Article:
It's a sobering experience to be in a room where no one is speaking your native language. On Friday, mine was the only white face in the crowd welcomed at the Mangere campus of Te Whare Wananga o Aotearoa.
The high-ceiling reception area resounded with the babble of conversation.
The impeccable quasi-military outfits of the Tainui kuia were set off with royal blue scarves, marking them out as part of the retinue of King Tuheitia, who was in attendance. Just as many others, young men with stained workers' hands, wore rugby jerseys: the Warriors were popular.
I stood off to the side, tongue-tied. Only snatches of the conversation were intelligible to someone with my limited command of te reo. It was no wonder English was so little in evidence - this was another stage in the long battle to save the first language of these islands.
By the end of this week, board members of Te Kohanga Reo National Trust will have held a dozen hui, from Tikipunga in Tai Tokerau to Araiteuru Marae in Dunedin, to present to stakeholders the Waitangi Tribunal report No 2336, whose more evocative title is Matua Rautia, or "Let a child be guided by many parents".
The report, published late last month, backs the claimants' alarm at what the tribunal calls the "renewed decline" of the language. In measured but unequivocal terms, it says the Crown has undermined the kohanga reo movement by a process of remorseless assimilation into the wider early childhood education regime. By developing policy frameworks that erased the distinctiveness of the language nests, they ignored the system's specific needs "as an environment for language transmission and whanau development".
At Friday's brief and pithy powhiri, many of the grizzled speakers leaned on walking sticks, which served both a ceremonial and practical function. But the presence of a small contingent of children underlined who everyone was working for. They peeped out shyly from behind black skirts as they waited. They held hands as they moved through the throng. They amused themselves during the speeches by competing to touch their feet with their noses as they sat cross-legged. And they were quiet as mice.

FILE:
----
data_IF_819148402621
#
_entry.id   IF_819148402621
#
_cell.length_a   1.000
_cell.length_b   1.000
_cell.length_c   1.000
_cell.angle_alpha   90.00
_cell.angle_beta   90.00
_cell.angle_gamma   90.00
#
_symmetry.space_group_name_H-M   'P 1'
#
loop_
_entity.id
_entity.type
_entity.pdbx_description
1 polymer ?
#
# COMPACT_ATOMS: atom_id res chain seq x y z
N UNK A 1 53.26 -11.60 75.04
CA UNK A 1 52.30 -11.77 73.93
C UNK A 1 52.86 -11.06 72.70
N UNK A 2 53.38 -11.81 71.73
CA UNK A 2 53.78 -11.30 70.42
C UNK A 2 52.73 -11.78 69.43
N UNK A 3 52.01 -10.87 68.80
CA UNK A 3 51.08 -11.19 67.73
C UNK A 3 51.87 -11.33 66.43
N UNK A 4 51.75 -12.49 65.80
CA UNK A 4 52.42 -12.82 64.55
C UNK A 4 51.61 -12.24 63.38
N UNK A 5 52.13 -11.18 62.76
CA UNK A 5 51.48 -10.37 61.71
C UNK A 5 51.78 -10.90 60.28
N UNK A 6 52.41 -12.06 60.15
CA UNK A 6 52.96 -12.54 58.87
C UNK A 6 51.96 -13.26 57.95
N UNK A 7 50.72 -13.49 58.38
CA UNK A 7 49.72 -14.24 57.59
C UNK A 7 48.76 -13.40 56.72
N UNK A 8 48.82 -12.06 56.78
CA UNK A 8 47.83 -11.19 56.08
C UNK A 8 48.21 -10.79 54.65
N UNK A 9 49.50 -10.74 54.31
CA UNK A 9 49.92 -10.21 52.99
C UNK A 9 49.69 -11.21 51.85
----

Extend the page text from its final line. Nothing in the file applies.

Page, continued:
Yet if the kids were happy, the business of the morning was deadly serious. In the wananga's lecture theatre the audience was made up mainly of women whose staunch expressions melted only occasionally when they rumbled with laughter or applauded the speakers.
"You know you're poor," said board co-chair Tina Olsen-Ratana, before hefting a copy of the report above her head and bellowing, "Now it's official!" It brought the house down.
Conscious, no doubt, of the Prime Minister's expressed view that he can ignore tribunal findings, nobody was claiming victory on Friday, but it felt like an important step along the road. Olsen-Ratana said the board's relationship with Government had been strained. "We stopped buying the big cakes to put on the table at morning tea," she said. "It's got down to crackers now." The way she was talking, it's unlikely to get lavish any time soon.
On Monday, I drop in to the kohanga at Te Tira Hou, a Tuhoe marae near the Panmure town centre, where I am welcomed by kuia Harata Williams and kaumatua Tumanako Waiwai. Downstairs, in the centre proper, teachers Hera Tiakiwai and Rita Riki are doing a pretty good impression of cat-herding with their dozen charges. It's like any kindy, albeit not a very well-resourced one, except for the fact that everyone's speaking Maori.
It seems like the home of a language in good health, but the facts are grimmer: there are 471 kohanga nationwide now, compared to more than 800 in the mid-90s. One third of those face closure because their run-down buildings don't comply with codes.
Meanwhile, the numbers of native speakers diminish "at both ends" - the fluent elderly die off and rolls are falling. The plain fact is that the language is on the brink of a rapid and irreversible decline.
"It's not just about the money," says Waiwai, referring to the tribunal recommendation that the Government develop "a supportive funding regime" for kohanga. "We also have to look at what we are doing ourselves.
"We have to sell it. Our people like to see what is happening. You can tell them about the importance of learning te reo until you're blue in the face. But when they see people who have gone through kohanga and succeeded, they say: 'Well, that could be me'. And that's where the difference happens."